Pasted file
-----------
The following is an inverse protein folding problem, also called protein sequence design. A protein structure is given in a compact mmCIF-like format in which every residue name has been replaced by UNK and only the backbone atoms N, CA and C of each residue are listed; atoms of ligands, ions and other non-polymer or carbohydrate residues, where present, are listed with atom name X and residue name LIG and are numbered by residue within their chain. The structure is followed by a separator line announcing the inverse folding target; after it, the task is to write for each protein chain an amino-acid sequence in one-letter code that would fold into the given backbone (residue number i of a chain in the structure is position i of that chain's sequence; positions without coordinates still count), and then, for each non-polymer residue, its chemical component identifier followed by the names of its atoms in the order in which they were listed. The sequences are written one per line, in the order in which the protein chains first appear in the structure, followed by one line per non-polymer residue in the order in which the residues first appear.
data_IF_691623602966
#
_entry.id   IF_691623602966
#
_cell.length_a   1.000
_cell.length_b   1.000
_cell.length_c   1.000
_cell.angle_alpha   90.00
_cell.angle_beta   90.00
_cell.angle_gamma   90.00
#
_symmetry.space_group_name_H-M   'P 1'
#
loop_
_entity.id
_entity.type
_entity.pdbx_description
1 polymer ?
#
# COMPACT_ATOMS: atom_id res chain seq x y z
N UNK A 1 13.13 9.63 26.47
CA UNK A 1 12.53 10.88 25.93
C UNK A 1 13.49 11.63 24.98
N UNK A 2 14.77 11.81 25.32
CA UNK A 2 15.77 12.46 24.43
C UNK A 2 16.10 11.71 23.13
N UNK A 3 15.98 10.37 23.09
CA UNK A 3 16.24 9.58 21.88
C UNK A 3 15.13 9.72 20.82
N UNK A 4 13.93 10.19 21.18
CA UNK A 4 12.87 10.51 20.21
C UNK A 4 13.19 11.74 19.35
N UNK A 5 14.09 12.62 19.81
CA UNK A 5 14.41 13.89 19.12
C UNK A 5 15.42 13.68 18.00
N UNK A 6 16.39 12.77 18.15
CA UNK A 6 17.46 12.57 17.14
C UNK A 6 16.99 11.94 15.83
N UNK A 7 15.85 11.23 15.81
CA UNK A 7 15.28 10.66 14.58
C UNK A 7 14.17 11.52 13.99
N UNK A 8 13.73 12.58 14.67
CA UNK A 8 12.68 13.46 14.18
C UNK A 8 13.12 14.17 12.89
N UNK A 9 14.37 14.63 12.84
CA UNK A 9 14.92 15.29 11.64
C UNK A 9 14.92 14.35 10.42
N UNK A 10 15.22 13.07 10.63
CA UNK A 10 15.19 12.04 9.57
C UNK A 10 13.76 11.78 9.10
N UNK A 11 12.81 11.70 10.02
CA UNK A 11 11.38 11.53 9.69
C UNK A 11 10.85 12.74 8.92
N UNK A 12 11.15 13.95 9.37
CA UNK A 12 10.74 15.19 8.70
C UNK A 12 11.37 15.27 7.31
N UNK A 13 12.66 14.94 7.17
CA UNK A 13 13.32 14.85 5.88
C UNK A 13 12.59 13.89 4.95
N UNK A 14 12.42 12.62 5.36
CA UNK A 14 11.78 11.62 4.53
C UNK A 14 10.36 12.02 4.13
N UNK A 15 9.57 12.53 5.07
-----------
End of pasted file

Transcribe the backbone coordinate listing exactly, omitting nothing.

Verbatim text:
The following is an inverse protein folding problem, also called protein sequence design. A protein structure is given in a compact mmCIF-like format in which every residue name has been replaced by UNK and only the backbone atoms N, CA and C of each residue are listed; atoms of ligands, ions and other non-polymer or carbohydrate residues, where present, are listed with atom name X and residue name LIG and are numbered by residue within their chain. The structure is followed by a separator line announcing the inverse folding target; after it, the task is to write for each protein chain an amino-acid sequence in one-letter code that would fold into the given backbone (residue number i of a chain in the structure is position i of that chain's sequence; positions without coordinates still count), and then, for each non-polymer residue, its chemical component identifier followed by the names of its atoms in the order in which they were listed. The sequences are written one per line, in the order in which the protein chains first appear in the structure, followed by one line per non-polymer residue in the order in which the residues first appear.
data_IF_691623602966
#
_entry.id   IF_691623602966
#
_cell.length_a   1.000
_cell.length_b   1.000
_cell.length_c   1.000
_cell.angle_alpha   90.00
_cell.angle_beta   90.00
_cell.angle_gamma   90.00
#
_symmetry.space_group_name_H-M   'P 1'
#
loop_
_entity.id
_entity.type
_entity.pdbx_description
1 polymer ?
#
# COMPACT_ATOMS: atom_id res chain seq x y z
N UNK A 1 13.13 9.63 26.47
CA UNK A 1 12.53 10.88 25.93
C UNK A 1 13.49 11.63 24.98
N UNK A 2 14.77 11.81 25.32
CA UNK A 2 15.77 12.46 24.43
C UNK A 2 16.10 11.71 23.13
N UNK A 3 15.98 10.37 23.09
CA UNK A 3 16.24 9.58 21.88
C UNK A 3 15.13 9.72 20.82
N UNK A 4 13.93 10.19 21.18
CA UNK A 4 12.87 10.51 20.21
C UNK A 4 13.19 11.74 19.35
N UNK A 5 14.09 12.62 19.81
CA UNK A 5 14.41 13.89 19.12
C UNK A 5 15.42 13.68 18.00
N UNK A 6 16.39 12.77 18.15
CA UNK A 6 17.46 12.57 17.14
C UNK A 6 16.99 11.94 15.83
N UNK A 7 15.85 11.23 15.81
CA UNK A 7 15.28 10.66 14.58
C UNK A 7 14.17 11.52 13.99
N UNK A 8 13.73 12.58 14.67
CA UNK A 8 12.68 13.46 14.18
C UNK A 8 13.12 14.17 12.89
N UNK A 9 14.37 14.63 12.84
CA UNK A 9 14.92 15.29 11.64
C UNK A 9 14.92 14.35 10.42
N UNK A 10 15.22 13.07 10.63
CA UNK A 10 15.19 12.04 9.57
C UNK A 10 13.76 11.78 9.10
N UNK A 11 12.81 11.70 10.02
CA UNK A 11 11.38 11.53 9.69
C UNK A 11 10.85 12.74 8.92
N UNK A 12 11.15 13.95 9.37
CA UNK A 12 10.74 15.19 8.70
C UNK A 12 11.37 15.27 7.31
N UNK A 13 12.66 14.94 7.17
CA UNK A 13 13.32 14.85 5.88
C UNK A 13 12.59 13.89 4.95
N UNK A 14 12.42 12.62 5.36
CA UNK A 14 11.78 11.62 4.53
C UNK A 14 10.36 12.02 4.13
N UNK A 15 9.57 12.53 5.07